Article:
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Creating a stronger coalition

Creating a stronger coalition

Grroundcrew members of the 428th Fighter Squadron prepare to launch F-15SGs, August 21, 2017, at Nellis Air Force Base, Nev. The Singapore unit was able to realistically train with simulated enemies using electronic warfare and radar jamming. (U.S. Air Force photo by Senior Airman Jessica H. Smith/Released)

Creating a stronger coalition

Uniform tops hang as the members work on the flightline. The 428th Fighter Squadron is the host unt of the Singapore detachment, known as Peace Carvin V. (U.S. Air Force photo by Senior Airman Jessica H. Smith/Released)

Creating a stronger coalition

A groundcrew member waits to launch a F-22, August 24, 2017, at Nellis Air Force Base, Nev. The F-22s were one of many aircraft that were part of Red Flag 17-4. (U.S. Air Force photo by Senior Airman Jessica H. Smith/Released)

Creating a stronger coalition

A groundcrew member from the 428th Fighter Squadron prepares an F-15SG for take-off at Nellis Air Force Base, Nev., August 21, 2017. Exercise Red Flag 17-4, gives the squadron an opportunity to train and interact with other foreign counterparts. (U.S. Air Force photo by Senior Airman Jessica H. Smith/Released

Creating a stronger coalition

An F-15SG takes off from Nellis Air Force Base, Nev., August 21, 2017. The 428th Fighter Squadron participated in exercise Red Flag 17-4 and trained with many other aircraft. (U.S. Air Force photo by Senior Airman Jessica H. Smith/Released)

MOUNTAIN HOME AIR FORCE BASE, Idaho --

Exercise Red Flag Nellis 17-4 served as an invaluable opportunity to the 428th Fighter Squadron of Mountain Home Air Force Base, Idaho, the host unit of the Singaporean detachment, Peace Carvin V.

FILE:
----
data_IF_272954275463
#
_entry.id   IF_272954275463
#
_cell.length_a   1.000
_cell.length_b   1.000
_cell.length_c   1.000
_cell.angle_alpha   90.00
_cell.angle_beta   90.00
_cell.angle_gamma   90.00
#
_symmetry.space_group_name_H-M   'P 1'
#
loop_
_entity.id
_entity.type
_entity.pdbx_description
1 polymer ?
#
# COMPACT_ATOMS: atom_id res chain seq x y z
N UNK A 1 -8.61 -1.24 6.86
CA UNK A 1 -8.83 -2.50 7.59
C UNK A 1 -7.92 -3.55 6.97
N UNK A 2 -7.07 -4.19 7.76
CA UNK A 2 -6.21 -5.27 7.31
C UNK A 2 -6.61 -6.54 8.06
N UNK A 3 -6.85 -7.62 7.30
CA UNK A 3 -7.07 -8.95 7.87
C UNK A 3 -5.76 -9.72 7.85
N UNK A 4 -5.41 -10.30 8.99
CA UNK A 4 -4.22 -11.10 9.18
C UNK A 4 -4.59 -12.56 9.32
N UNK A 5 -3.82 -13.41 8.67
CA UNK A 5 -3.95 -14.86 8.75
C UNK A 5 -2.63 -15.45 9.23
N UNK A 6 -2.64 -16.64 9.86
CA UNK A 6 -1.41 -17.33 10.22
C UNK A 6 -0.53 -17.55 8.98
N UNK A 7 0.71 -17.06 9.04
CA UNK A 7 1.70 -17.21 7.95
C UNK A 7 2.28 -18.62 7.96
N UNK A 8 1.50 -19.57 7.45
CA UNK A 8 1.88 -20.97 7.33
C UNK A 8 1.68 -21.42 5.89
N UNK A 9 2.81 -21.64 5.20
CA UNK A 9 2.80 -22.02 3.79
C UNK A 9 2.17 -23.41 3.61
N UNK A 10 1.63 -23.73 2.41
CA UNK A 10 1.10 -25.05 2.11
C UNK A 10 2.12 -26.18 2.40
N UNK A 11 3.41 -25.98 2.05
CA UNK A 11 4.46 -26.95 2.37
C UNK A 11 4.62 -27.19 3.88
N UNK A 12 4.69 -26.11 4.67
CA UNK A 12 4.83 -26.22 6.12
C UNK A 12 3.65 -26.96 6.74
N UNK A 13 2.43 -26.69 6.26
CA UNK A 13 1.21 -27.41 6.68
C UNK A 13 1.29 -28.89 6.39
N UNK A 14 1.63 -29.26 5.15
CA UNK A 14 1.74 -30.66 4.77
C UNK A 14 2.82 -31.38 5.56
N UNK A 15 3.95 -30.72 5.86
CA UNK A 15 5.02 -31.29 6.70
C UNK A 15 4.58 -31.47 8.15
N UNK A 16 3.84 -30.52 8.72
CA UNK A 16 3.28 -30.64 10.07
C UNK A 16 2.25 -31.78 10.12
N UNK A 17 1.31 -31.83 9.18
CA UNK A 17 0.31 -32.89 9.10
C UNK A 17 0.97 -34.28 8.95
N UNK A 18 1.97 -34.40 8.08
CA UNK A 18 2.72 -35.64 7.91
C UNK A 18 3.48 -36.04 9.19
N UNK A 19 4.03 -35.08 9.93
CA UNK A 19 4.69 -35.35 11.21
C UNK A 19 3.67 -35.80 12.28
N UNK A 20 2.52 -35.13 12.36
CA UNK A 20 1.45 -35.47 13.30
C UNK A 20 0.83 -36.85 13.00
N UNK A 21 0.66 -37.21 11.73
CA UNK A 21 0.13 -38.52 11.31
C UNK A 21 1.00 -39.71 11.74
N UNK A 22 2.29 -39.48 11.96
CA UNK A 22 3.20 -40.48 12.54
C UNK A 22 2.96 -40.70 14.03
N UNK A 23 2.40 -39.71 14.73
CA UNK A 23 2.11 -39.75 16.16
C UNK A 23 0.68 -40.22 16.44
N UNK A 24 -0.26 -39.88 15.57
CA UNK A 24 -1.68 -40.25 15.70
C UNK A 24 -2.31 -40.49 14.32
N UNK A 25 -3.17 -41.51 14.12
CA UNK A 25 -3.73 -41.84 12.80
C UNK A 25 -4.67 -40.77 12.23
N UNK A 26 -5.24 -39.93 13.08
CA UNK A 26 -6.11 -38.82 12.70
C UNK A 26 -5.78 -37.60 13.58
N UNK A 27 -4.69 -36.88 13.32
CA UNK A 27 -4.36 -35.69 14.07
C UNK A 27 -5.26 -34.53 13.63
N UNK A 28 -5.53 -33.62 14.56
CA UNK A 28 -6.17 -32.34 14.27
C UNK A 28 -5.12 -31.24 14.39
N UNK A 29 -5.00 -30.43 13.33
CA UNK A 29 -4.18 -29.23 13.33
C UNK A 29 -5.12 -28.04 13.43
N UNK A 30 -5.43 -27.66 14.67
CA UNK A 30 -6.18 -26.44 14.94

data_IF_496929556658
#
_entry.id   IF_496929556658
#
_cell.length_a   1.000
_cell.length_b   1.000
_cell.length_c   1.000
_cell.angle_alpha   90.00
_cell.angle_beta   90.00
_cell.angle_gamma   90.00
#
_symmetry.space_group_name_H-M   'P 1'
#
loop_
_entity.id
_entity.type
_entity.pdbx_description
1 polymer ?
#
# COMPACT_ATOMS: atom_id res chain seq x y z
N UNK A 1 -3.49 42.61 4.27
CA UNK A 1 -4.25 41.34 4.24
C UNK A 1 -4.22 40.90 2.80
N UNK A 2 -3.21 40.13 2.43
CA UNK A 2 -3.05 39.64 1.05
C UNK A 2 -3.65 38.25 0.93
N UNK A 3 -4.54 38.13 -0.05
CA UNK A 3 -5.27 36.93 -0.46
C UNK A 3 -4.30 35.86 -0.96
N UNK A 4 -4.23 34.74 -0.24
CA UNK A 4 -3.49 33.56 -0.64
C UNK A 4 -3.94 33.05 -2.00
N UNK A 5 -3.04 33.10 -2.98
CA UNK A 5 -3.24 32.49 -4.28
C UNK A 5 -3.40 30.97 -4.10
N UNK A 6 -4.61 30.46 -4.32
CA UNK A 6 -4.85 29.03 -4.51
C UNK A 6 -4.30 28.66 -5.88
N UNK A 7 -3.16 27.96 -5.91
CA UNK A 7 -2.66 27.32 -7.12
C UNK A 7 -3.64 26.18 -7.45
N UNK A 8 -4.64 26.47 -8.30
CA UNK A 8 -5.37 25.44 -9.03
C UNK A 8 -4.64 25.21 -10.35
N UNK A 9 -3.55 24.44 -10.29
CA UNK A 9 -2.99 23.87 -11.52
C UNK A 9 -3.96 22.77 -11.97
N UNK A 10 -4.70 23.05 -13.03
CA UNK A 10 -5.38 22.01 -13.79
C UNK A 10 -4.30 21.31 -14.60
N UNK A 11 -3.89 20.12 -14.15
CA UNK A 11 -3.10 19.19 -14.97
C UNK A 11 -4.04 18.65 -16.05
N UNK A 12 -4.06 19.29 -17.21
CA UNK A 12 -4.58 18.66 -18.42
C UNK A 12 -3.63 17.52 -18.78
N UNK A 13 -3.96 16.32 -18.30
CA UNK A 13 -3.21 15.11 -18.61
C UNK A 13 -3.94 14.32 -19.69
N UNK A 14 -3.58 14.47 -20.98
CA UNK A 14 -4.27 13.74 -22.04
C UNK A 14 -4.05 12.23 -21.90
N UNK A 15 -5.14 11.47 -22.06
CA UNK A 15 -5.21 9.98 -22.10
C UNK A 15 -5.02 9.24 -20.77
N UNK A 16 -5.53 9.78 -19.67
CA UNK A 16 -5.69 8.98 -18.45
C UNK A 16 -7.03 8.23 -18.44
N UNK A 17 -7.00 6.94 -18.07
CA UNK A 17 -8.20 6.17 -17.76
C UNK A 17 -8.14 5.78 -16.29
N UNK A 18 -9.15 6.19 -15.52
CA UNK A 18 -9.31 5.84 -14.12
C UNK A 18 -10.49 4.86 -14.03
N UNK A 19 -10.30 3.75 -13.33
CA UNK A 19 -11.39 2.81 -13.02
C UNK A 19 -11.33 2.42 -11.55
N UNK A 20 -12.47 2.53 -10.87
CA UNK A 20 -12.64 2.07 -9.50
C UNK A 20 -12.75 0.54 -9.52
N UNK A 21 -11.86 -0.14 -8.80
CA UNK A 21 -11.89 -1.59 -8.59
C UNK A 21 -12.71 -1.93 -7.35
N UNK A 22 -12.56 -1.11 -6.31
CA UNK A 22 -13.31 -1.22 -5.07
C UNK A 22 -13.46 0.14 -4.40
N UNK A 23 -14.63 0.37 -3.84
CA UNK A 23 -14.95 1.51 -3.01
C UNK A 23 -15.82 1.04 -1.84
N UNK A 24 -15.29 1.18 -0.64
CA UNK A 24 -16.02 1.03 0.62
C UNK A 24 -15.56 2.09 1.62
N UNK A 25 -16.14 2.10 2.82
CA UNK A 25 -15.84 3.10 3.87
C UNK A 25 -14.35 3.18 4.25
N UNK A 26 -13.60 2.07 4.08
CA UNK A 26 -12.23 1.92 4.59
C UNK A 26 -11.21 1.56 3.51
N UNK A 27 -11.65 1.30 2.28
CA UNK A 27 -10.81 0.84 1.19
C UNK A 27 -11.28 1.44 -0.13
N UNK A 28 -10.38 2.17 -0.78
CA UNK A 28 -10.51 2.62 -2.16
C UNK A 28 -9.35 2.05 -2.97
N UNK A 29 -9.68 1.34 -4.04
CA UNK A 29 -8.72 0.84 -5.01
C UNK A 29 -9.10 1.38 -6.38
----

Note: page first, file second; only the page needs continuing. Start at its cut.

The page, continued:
The exercise provided an opportunity for aircrew, maintenance personnel, ground controllers and even space and cyber operators to train in advanced combat-like simulations within a controlled environment, thus furthering their ability to successfully complete real missions.

Valuable training in tactics wasn’t the only accomplishment during Red Flag, explained Capt. Chia Chi Yu, 428th FS weapons instructor. With aircraft including F-22s, F-16s and Royal Saudi AF Eurofighter Typhoons the 428th FS was able to lead a team and successfully accomplish their strike mission all while strengthening relationships and interoperability.

“There are several areas of training that we’re accomplishing; one of the biggest ones – arguably the biggest one – is the integration with coalition partners as well as our combined partners across the DoD,” said Capt. Heisman, chief of scheduling for the 94th FS at Langley AFB, Virginia.

Despite the variation in aircraft, military service and allied countries – from mission planning to execution and debrief, Red Flag places all the combat units together to learn from one another and better understand each other’s ways and techniques.

“Going through this training with other services and nations affords air and ground crews the opportunity to learn together and to understand and speak the same tactical language before actually going into combat together,” said Lt. Col. Mark Sadler, Red Flag deputy commander.

The training while very beneficial to the 428th FS, also demonstrates how strong of an ally Singapore is with other key players in the exercise.

“It’s not notional that we could be going into combat with them; it’s very real and we could be going into combat against a near peer adversary,” Heisman said, “Somebody who is very dangerous and is going to require a lot of combat air power and excellent teamwork to take on.”

If ever called upon, Red Flag participants will be more prepared for combined operations. Knowing one another’s capabilities and experiencing them in a training environment creates a more confident team for real-time missions.

“Our cross training together with the United States Air Force and Saudi Arabia this time around helps us understand one another better and improve our integration and interoperability,” said Lt. Col Kok Choon Oon, Peace Carvin V detachment commander. “Lastly, it allows us to benchmark our proficiency against some of the United States Air Force units as well.”

 

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